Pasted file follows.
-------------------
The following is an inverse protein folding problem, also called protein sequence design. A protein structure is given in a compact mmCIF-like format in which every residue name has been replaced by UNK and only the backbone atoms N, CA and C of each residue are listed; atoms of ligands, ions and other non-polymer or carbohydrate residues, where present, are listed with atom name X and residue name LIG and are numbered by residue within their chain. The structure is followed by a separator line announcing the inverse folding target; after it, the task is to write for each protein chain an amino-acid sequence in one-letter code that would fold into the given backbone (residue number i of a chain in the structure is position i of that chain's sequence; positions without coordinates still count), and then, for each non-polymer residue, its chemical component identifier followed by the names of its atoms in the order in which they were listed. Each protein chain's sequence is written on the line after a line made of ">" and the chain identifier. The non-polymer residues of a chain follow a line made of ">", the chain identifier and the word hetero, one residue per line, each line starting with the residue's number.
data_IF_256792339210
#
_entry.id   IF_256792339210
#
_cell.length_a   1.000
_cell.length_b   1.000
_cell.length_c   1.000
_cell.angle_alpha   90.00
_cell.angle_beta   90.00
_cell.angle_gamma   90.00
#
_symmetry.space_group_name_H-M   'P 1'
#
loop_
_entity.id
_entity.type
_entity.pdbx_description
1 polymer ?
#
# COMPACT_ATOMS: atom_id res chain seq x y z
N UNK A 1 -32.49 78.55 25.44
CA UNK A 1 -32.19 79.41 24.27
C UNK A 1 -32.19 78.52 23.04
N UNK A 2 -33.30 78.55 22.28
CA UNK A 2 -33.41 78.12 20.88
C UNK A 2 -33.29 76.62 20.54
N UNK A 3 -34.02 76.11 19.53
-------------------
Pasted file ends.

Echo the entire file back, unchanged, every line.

The following is an inverse protein folding problem, also called protein sequence design. A protein structure is given in a compact mmCIF-like format in which every residue name has been replaced by UNK and only the backbone atoms N, CA and C of each residue are listed; atoms of ligands, ions and other non-polymer or carbohydrate residues, where present, are listed with atom name X and residue name LIG and are numbered by residue within their chain. The structure is followed by a separator line announcing the inverse folding target; after it, the task is to write for each protein chain an amino-acid sequence in one-letter code that would fold into the given backbone (residue number i of a chain in the structure is position i of that chain's sequence; positions without coordinates still count), and then, for each non-polymer residue, its chemical component identifier followed by the names of its atoms in the order in which they were listed. Each protein chain's sequence is written on the line after a line made of ">" and the chain identifier. The non-polymer residues of a chain follow a line made of ">", the chain identifier and the word hetero, one residue per line, each line starting with the residue's number.
data_IF_256792339210
#
_entry.id   IF_256792339210
#
_cell.length_a   1.000
_cell.length_b   1.000
_cell.length_c   1.000
_cell.angle_alpha   90.00
_cell.angle_beta   90.00
_cell.angle_gamma   90.00
#
_symmetry.space_group_name_H-M   'P 1'
#
loop_
_entity.id
_entity.type
_entity.pdbx_description
1 polymer ?
#
# COMPACT_ATOMS: atom_id res chain seq x y z
N UNK A 1 -32.49 78.55 25.44
CA UNK A 1 -32.19 79.41 24.27
C UNK A 1 -32.19 78.52 23.04
N UNK A 2 -33.30 78.55 22.28
CA UNK A 2 -33.41 78.12 20.88
C UNK A 2 -33.29 76.62 20.54
N UNK A 3 -34.02 76.11 19.53